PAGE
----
When I was recently interviewing for a new job, my last consideration as a bedside nurse was whether or not a hospital was “Magnet” status.
Yet all of the hospitals I spoke to made sure to inform me of their magnet aspirations with consequent apologies for not “making it, yet.” I was even turned down by one hospital, as they needed a certain percentage of BSN nurses in order to finally get Magnet. (Their loss, in my opinion, as I will have my BSN next year and more importantly, am a highly qualified nurse.)
I’m sure these hospitals believe the hype that Magnet draws in more, better-qualified nurses—but during interviews, I was more interested in staffing ratios, safety, salary, benefits, teamwork, resources on the floor, and patient demographics. Yet, because most hospitals place so much emphasis on their magnet status or lack there-of, I have been forced to consider if Magnet is of any importance to me as a bedside nurse.
As a credential, Magnet looks good on my resume, although none of the hospitals I have worked for have managed to achieve this accolade. Judged on 14 characteristics by the ANCC, hospitals pay a lot of money to apply for Magnet, they put their nurses through all kinds of hoops to shape their workforce into something that looks good on paper, and then it’s a waiting game to see if Magnet is achieved. This can take years and tons of money—all the while nurses continue to nurse, work on their educations, and endure magnet-style “harassment” from management. And yes, the nurses I have worked with were so tired of hearing about Magnet characteristics and pending status, they classified Magnet-talk as akin to abuse.
In my own experience, the hospitals seeking magnet status required such things from their nurses as extensive written portfolios and more intense annual review processes, a push towards achieving more nursing certifications, required magnet-meetings outside of required hospital meetings, and pushes for nurses to obtain even more education in order to further beef up their resumes. This all equaled additional time for nurses to be away from their families and outside commitments—and yes, nurses were even away from the bedside more in order to meet these requirements! I dropped to part time status to work on my BSN under the notion that I had to have it in order to stay marketable in Magnet-land as a nurse—so my hospital no longer paid for my classes and I lost work pay.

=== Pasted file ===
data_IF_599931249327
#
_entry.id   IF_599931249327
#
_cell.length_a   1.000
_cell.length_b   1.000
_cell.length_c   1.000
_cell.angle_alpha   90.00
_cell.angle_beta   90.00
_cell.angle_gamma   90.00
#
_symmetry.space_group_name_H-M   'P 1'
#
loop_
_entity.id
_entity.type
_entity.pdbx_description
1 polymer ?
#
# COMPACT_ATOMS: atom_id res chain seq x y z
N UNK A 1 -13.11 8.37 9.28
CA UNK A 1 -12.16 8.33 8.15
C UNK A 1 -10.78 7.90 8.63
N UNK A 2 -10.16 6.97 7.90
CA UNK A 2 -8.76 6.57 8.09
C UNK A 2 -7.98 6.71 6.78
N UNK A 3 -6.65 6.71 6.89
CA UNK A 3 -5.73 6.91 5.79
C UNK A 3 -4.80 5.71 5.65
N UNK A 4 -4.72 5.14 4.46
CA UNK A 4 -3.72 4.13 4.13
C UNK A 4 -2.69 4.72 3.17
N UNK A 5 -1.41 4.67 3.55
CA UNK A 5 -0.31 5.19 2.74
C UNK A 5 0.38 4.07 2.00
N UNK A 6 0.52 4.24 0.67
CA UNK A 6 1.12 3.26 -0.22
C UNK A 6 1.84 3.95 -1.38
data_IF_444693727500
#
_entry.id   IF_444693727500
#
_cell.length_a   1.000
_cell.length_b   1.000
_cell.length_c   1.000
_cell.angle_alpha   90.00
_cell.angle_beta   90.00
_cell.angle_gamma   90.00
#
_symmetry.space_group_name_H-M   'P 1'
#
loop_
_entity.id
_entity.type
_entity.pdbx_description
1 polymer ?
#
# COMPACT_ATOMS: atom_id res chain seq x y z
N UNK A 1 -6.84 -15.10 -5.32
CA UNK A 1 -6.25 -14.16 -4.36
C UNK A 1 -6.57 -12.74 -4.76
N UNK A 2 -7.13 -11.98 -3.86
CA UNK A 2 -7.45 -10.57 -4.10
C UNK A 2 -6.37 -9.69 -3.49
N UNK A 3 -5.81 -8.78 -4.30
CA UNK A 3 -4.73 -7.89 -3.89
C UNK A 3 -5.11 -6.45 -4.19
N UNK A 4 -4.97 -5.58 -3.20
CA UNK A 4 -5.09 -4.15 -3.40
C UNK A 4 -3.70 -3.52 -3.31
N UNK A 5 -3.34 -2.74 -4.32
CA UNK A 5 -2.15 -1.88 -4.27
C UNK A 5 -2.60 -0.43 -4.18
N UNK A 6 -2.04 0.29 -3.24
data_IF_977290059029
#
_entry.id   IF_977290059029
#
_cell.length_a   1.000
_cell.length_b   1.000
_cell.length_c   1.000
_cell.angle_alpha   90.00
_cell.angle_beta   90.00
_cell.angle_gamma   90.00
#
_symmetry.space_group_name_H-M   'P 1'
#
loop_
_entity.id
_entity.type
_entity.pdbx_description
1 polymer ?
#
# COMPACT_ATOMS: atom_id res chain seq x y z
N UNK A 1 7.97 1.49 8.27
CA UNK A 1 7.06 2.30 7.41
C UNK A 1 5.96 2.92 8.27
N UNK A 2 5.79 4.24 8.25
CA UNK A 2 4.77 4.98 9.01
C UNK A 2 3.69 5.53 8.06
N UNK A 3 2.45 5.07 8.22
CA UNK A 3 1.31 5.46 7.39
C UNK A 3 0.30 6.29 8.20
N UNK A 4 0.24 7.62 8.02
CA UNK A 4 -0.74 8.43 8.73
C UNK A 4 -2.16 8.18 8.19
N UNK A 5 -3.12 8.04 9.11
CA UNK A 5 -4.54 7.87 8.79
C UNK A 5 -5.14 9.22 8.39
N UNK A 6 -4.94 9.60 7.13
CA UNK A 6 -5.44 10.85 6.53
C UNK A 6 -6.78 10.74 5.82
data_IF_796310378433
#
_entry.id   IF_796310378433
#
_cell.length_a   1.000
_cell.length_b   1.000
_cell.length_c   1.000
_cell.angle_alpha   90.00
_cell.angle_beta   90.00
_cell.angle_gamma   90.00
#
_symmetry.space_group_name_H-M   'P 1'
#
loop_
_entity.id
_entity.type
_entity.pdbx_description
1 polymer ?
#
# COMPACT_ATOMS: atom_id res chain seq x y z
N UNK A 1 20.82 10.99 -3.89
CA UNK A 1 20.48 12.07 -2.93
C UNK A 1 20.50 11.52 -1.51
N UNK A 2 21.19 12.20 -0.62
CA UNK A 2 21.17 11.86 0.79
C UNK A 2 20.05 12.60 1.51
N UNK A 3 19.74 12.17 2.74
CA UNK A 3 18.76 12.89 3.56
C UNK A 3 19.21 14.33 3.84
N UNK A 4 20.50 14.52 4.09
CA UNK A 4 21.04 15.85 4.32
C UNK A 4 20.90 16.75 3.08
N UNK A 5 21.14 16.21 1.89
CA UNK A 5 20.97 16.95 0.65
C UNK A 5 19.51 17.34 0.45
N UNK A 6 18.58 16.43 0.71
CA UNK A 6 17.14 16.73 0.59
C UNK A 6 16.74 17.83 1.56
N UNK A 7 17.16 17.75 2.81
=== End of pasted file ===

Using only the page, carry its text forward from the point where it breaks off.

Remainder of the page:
The argument is that all these added endeavors benefit nurses and nursing care—but many nurses see these additional “requirements” as marketing ploys for the hospital. Maybe nurses are have become more cynical in their thinking—but there really is the belief out there that “Magnet = money” and ultimately the hospitals put dollars out for Magnet in order to make more dollars.
While Magnet Status beacons to most American hospitals (that can afford it), for this new nurse it is one more nuance to investigate and understand within the suffering American healthcare system. In other words, the jury is still out. I don’t know if, in the long run, Magnet will provide answers to the bedside nurse’s issues. Yet, I have learned that hospitals hope this program will draw in more patients, more educated nurses, better doctors and ultimately more money.
Magnet Status seems to be every hospital’s Mecca, while the bedside nurse continues to navigate his way through all the red tape in order to provide the best possible care with the resources and knowledge at hand.